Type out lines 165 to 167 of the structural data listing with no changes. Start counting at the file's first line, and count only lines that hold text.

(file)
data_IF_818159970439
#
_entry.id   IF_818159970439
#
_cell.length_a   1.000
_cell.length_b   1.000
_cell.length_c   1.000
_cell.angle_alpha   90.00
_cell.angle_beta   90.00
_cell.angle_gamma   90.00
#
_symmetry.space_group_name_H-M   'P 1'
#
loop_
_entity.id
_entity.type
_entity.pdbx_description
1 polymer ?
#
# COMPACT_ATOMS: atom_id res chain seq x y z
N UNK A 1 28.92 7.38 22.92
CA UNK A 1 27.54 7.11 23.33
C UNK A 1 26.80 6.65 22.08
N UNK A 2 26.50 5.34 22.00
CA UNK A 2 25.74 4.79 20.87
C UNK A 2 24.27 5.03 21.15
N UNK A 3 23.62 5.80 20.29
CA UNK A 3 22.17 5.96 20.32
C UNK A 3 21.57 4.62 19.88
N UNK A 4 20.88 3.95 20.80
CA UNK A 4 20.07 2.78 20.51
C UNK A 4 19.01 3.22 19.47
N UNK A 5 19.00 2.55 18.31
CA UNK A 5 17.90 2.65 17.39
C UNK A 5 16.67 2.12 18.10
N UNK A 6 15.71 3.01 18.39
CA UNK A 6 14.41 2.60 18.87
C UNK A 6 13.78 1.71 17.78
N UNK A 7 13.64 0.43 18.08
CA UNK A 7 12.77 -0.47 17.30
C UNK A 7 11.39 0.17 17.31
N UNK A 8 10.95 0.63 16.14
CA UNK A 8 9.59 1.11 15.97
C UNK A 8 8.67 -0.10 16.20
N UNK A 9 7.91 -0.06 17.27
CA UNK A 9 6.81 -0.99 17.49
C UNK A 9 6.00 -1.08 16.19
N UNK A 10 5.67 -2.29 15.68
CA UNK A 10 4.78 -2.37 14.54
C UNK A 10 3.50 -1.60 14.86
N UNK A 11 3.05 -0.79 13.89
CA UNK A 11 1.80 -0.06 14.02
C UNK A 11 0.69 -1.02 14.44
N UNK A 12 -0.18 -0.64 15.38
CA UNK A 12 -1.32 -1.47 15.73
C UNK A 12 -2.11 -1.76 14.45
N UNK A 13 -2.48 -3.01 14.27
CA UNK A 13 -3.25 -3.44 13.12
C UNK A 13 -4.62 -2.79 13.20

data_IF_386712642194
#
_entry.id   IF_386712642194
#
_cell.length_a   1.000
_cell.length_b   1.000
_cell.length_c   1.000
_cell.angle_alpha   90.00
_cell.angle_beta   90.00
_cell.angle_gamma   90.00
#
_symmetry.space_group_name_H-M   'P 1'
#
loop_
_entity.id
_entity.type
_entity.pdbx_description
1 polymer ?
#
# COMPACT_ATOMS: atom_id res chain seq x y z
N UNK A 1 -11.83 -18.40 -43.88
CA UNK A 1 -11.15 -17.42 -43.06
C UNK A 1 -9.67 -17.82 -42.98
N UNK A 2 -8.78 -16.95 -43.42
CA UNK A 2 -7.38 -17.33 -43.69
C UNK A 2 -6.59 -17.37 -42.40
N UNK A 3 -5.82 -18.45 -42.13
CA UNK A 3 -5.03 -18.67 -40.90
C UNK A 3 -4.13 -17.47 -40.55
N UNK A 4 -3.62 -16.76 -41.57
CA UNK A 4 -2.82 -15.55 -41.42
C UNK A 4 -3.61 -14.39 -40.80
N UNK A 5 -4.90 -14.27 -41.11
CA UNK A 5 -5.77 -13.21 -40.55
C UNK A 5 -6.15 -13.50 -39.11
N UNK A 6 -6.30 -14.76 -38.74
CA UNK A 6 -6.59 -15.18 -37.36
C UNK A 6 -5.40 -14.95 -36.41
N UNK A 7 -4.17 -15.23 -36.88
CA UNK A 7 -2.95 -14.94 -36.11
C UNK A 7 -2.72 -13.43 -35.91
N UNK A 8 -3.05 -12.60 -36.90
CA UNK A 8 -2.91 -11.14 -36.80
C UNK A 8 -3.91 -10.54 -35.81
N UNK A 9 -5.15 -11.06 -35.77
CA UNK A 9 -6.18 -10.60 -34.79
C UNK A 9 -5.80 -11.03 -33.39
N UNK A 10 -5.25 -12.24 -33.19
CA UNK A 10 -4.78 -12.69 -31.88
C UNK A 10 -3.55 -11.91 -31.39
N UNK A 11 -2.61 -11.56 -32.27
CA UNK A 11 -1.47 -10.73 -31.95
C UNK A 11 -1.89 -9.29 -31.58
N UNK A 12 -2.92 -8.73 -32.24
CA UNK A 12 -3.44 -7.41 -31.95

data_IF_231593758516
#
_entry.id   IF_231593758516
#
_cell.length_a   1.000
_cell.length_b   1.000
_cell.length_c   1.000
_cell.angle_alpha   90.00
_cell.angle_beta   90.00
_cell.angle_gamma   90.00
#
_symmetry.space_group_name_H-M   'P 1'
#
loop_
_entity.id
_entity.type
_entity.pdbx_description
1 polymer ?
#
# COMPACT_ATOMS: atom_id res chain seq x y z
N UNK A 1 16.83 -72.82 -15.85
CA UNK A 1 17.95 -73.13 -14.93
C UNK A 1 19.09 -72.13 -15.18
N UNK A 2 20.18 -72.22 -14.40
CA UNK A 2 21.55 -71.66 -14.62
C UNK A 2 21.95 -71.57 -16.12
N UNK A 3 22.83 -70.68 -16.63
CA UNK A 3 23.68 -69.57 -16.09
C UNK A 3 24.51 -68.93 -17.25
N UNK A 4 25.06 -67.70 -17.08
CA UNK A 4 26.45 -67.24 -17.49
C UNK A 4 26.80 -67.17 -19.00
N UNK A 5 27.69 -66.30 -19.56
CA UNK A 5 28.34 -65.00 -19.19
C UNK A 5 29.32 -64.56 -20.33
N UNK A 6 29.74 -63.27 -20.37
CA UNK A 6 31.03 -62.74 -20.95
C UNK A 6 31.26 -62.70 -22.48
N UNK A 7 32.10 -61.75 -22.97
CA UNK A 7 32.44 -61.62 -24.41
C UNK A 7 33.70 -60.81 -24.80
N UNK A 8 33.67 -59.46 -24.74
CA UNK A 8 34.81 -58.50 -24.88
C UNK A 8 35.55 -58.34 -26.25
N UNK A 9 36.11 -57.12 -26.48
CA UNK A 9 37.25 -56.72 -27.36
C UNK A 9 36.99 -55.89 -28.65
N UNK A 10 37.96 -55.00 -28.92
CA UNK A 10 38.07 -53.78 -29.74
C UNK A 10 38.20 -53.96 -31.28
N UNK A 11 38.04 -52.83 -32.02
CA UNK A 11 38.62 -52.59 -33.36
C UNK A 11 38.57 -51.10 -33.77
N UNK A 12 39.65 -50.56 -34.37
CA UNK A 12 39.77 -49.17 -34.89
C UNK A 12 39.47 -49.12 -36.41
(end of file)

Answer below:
N UNK A 11 38.04 -52.83 -32.02
CA UNK A 11 38.62 -52.59 -33.36
C UNK A 11 38.57 -51.10 -33.77